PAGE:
Last year, I met William J Kite at the awards event for the Armadale Writer’s Award. His story ‘Robert the Bruce’ won first prize and we got chatting. I read Kite’s story and really enjoyed it (it is masterfully written). We kept in touch and became friends. Writing can be a lonely business and it’s lovely to know people who will run through your work, tell you where the writing is weak, and pat you on the back for the good bits. So that’s the lovely kind of friend, William J Kite has become for me. I hope you enjoy this interview.
NLK: Can you tell us a little about your writing journey? How did you get started? Do you have a day job? How do you balance writing with ‘real life’?
WJK: When I was fifteen, my English teacher played Phil Collins ‘Another Day in Paradise’ to the class and asked us to write a story based on the lyrics. I wrote a Dean Koontz-type story which ended in a murder in the sewers. The praise I received spurred me on to keep writing, despite my Dad helping with much of the story and deserving at least half the credit. I dabbled for years with poetry (I set up a company named ‘Your Poet’, writing personalised event poetry, when I was 25… unsurprisingly it flopped! I hear poetry doesn’t sell…) and short stories but lacked confidence.
When I was thirty-eight, the clutch went in our small Kubota tractor. With few mechanical skills, I decided to split the tractor and change it myself – a 30-hour job for an amateur. I expected disaster but managed to pull it off. Somehow that gave me the belief to go all in with my writing, and a year later, I won the Armadale Writer’s Award which was a nice bit of affirmation. I love the writing life whatever the outcome. My wife and I are both nurses and this gives me great flexibility to write and for her to paint.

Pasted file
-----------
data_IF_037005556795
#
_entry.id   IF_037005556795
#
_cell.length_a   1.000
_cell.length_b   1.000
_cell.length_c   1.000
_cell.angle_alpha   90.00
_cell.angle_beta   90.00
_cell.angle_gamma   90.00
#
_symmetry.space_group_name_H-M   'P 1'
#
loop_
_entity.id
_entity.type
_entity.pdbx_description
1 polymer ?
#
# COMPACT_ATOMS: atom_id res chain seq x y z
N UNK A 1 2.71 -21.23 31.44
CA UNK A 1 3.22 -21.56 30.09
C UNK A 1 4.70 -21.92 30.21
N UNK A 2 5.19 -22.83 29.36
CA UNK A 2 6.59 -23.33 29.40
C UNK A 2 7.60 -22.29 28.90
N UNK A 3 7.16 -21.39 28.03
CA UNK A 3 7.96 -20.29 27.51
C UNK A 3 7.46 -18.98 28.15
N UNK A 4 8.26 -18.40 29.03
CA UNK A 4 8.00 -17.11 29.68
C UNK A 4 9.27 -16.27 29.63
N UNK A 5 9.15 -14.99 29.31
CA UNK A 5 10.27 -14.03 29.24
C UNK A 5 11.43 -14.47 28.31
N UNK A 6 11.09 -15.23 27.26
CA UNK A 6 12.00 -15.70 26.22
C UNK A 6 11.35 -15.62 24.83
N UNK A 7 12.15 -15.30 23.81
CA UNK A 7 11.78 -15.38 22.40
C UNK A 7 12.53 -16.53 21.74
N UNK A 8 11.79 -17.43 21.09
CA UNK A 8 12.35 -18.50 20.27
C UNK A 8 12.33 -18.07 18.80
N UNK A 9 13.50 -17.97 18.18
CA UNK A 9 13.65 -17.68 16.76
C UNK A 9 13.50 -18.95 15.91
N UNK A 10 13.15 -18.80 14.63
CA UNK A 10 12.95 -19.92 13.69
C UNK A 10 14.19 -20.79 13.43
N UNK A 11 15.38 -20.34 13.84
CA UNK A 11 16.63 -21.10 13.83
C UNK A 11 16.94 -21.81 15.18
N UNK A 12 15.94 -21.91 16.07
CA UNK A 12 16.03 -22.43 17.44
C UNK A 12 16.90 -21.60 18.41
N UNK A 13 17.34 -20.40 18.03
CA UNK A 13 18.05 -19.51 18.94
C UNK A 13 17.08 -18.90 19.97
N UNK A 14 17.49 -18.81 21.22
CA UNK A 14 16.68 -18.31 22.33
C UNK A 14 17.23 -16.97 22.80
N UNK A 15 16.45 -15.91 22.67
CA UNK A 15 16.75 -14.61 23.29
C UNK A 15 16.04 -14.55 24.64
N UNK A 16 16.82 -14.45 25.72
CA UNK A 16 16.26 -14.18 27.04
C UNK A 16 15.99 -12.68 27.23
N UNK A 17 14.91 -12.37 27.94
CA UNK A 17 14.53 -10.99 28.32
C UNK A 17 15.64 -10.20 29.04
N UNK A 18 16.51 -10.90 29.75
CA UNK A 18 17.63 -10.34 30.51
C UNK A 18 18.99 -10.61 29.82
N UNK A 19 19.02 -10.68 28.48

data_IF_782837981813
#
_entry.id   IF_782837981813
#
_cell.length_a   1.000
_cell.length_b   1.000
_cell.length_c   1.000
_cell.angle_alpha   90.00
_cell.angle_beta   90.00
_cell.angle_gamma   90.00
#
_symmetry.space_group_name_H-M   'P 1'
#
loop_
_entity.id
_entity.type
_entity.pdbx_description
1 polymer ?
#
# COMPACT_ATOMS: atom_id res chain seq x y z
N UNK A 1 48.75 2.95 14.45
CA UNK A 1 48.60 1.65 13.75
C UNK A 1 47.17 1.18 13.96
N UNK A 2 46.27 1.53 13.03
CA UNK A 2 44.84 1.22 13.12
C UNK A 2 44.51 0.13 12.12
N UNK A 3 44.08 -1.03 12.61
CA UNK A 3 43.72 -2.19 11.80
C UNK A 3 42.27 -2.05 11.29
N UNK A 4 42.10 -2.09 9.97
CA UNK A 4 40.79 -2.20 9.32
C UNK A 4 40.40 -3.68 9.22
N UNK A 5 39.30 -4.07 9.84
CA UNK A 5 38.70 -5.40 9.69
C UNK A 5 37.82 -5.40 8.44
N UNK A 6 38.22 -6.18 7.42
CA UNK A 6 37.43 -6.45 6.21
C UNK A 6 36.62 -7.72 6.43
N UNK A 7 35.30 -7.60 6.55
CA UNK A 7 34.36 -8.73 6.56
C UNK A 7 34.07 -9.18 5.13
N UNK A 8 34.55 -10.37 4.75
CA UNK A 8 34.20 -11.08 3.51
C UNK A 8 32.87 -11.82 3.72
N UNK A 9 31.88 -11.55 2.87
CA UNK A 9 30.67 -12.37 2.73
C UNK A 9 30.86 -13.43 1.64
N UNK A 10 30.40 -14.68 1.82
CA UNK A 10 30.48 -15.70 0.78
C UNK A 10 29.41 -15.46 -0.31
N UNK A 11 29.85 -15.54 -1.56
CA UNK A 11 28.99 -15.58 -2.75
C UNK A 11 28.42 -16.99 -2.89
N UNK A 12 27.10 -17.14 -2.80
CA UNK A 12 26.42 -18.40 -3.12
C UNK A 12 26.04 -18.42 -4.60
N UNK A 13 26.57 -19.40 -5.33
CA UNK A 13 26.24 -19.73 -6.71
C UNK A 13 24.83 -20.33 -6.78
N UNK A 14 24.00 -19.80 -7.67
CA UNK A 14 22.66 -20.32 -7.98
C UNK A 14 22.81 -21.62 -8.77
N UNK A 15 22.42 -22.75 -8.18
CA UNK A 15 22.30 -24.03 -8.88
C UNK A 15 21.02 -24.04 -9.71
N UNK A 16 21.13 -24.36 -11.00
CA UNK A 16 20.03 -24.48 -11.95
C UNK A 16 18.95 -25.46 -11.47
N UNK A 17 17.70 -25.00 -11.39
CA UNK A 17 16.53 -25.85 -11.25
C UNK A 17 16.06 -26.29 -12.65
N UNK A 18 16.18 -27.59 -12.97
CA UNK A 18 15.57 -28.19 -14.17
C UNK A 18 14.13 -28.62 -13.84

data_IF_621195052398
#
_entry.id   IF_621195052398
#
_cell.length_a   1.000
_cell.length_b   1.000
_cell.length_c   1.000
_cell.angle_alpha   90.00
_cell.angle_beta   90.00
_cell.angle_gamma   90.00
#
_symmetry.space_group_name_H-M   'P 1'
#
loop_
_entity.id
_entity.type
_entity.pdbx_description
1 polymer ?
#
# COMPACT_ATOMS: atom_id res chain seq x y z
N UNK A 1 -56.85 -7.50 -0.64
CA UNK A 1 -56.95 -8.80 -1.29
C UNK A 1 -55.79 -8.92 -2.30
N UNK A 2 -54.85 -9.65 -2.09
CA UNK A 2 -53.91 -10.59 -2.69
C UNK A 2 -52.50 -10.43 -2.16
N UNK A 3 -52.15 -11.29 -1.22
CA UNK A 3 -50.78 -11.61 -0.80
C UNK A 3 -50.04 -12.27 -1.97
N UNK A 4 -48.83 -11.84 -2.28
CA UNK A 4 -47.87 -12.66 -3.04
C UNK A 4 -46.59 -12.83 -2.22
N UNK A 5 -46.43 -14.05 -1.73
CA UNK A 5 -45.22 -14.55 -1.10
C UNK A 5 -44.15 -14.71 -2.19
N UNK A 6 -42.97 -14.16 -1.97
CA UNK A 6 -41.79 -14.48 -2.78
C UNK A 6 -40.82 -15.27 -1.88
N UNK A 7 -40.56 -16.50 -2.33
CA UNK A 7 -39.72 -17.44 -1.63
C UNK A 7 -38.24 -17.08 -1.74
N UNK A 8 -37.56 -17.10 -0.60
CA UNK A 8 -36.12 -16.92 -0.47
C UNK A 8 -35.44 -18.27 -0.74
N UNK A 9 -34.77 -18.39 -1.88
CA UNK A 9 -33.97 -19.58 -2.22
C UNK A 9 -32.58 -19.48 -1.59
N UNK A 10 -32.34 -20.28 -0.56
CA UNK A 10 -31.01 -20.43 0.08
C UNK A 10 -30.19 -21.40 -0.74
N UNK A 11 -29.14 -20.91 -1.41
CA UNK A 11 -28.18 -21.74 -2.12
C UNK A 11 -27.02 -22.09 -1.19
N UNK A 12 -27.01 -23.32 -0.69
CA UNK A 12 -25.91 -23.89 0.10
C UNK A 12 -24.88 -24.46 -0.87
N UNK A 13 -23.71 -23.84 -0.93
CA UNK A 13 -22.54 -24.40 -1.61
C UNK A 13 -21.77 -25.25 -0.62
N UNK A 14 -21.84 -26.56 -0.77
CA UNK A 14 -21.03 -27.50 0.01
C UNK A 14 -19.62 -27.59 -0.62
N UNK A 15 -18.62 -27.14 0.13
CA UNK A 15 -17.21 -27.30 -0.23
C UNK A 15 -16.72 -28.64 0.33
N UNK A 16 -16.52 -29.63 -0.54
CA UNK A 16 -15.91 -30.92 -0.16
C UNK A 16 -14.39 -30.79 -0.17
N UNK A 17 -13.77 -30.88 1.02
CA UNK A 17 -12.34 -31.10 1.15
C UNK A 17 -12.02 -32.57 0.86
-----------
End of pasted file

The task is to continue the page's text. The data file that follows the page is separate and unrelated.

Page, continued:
NLK: How do you approach writing a new story? Can you please share a little about your writing process?
WJK: It depends on what I’m writing. For the Border Reiver series, I knew I’d be at it for years so I picked something close to home (Northern England and Scotland), with plenty of history and fun. I read a passage about 16th century Border Reivers which described the people and place as “more lawless than the wild west.” I was sold.
I do a little research at a time and keep writing most days. Gradually your mind just tells you where to go (I’m bendy with facts). Once I’ve got all my thoughts down, I see that as a first draft. For the first book I had to re-write the second draft from scratch because I’d been a bit too footloose but had learned a lot. The prequel (now in third draft) was more organised and directed because I knew where it was going. “Write toward an end, even if that changes.” I’ve heard that said.
For anything else, I’m happy just to write an idea with little prep and see if it takes me anywhere. If I like it, I’ll keep re-drafting and if I don’t, it’ll be abandoned in a folder.
For a short called Robert the Bruce it went from a Buddhism-inspired story to a Shirley Valentine meets Marley & Me to its own thing, which I found fun. I don’t think people have too much control over what they write until after the first draft.
NLK: What advice would you give to someone who is taking up creative writing for the first time? Or conversely, what do you wish you knew when you started writing?